Cain and Abel is the prototypical story of brotherly jealousy-cum-murder. Agrarian brother versus shepherd brother. Both fight over the acceptance of land use, but the Lord finds the shepherd’s sacrifices acceptable and not the vegetable ones. Herds wander, but farmers stay put. I’ve been considering this since my pastor made note of not only how this story ends for Abel, but also how it ends for Cain.
For murdering his brother, Cain cannot remain in his fields – he must wander the country as a vagabond, with his special protection mark. But after some years, he settles again and builds a city.
I am reading this as a critique from a largely shepherding community of the very civilizations that they encountered: Egypt, Babylon, Ninevah. Cities have the mark of Cain impressed on them. Cities are birthed in violence, and that is something to remember in how we approach living situations. Cities have long been the epicenter of violence – both on the creating and receiving ends.
This violence is not borne of the citizens, but of the mechanisms of which civilization bears – industry, empire, colonization, economic injustice and disparity, pollution, exploitation.
And work for the peace and prosperity of the city where I sent you into exile. Pray to the LORD for it, for its welfare will determine your welfare.
Jeremiah 29:7 (NLT)
The biblical and prophetic witness to the Abels of Israel was to “work for peace” while in the cities. This command I would argue would be extended to all of the people of God. We see it being repeated in Jonah and God’s concern for the inhabitants of the empirical/colonial/conquering city of Ninevah. We are also told to pray for the peace of Jerusalem, which I think is important considering the blood shed by the colonial and conquering Israeli government.
And yet, White Evangelicals – my own background – were among the primary White Flighters, those who not only left the cities to rot under the violence but took with them tools and resources needed to deal with that violence. As if White Evangelicals could leave the Mark of Cain behind them.
They refused to work for the peace of the city and were, en masse, culpable for the unrest, for the insatiable poverty, for the decay, for the water turn-offs.
When White Evangelicals come into the city, it is often as another form of colonialism and conquering. Their churches act as if they’re carrying out terra nullius upon the spiritual landscape. We city folks are aboriginals to be converted and our churches like our rights to our land are void and nonexistent. It’s religious gentrification, values colonialism of white, middle class suburbia. Our values are not valid, our concerns are not valid. People who left us and took the money with them come back with money, to spend on each other as they push us out of the way of our own homes and dismantle our communities.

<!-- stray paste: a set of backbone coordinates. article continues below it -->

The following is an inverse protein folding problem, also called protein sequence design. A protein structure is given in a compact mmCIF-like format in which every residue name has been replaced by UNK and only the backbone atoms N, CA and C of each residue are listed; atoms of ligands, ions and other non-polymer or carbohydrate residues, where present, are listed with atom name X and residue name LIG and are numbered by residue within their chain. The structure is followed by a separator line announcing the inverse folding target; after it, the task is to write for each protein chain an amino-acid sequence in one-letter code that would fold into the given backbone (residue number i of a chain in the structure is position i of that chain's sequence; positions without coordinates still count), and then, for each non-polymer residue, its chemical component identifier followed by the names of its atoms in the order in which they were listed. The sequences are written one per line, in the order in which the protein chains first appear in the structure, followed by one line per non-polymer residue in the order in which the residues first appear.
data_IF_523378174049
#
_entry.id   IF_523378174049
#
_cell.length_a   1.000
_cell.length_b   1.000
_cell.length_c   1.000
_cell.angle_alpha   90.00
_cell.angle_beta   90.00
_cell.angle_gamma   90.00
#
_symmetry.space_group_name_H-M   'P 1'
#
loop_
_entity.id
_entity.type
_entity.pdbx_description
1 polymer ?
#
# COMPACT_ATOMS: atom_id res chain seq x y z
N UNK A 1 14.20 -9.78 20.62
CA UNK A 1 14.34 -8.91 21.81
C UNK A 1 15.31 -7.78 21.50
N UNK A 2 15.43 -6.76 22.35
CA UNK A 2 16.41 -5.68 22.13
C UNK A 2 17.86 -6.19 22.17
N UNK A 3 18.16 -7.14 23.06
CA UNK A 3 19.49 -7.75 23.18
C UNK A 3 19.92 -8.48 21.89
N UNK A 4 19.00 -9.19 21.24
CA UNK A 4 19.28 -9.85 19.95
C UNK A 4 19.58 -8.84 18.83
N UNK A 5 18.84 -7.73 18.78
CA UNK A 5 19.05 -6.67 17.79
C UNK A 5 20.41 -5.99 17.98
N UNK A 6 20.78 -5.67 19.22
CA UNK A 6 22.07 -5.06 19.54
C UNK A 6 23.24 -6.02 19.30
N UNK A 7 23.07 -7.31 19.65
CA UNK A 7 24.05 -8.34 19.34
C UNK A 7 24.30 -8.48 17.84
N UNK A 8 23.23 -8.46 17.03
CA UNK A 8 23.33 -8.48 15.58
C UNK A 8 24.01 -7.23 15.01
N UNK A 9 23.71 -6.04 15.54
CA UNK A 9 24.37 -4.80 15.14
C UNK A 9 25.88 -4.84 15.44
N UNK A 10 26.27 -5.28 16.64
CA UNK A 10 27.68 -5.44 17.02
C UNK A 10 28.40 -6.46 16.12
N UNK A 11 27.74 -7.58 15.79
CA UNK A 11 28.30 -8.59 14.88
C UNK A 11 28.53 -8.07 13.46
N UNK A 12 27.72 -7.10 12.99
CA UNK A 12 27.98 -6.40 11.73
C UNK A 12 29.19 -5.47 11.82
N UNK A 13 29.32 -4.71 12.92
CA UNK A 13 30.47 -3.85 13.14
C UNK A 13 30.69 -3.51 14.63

The missionaries of Spain and England came as emissaries of a military overtaking. The missionaries of suburbia are emissaries of real estate developers and gentrifiers.
So when Evangelicals borne of a post-Cain-ian suburbia complain about living in the city and how the suburbs were so much better, so much safer, so much cleaner, so much better for kids, I sigh. It happens often. Very often. Suburbia may be the womb of contemporary Evangelicalism, but it is also built upon the backs of those left within the city. It is us who have spent these years fighting the crippling effects that their removal have left. It is us that have invested in this city. It is our labor that have created the wealth of suburbia and it is suburbia that has refused to give it back.
“Work for the peace and prosperity of the city” means to work for justice. Means to partner with us while we seek liberation and peace. To do otherwise isn’t prophetic, isn’t biblical in any sense that is loving.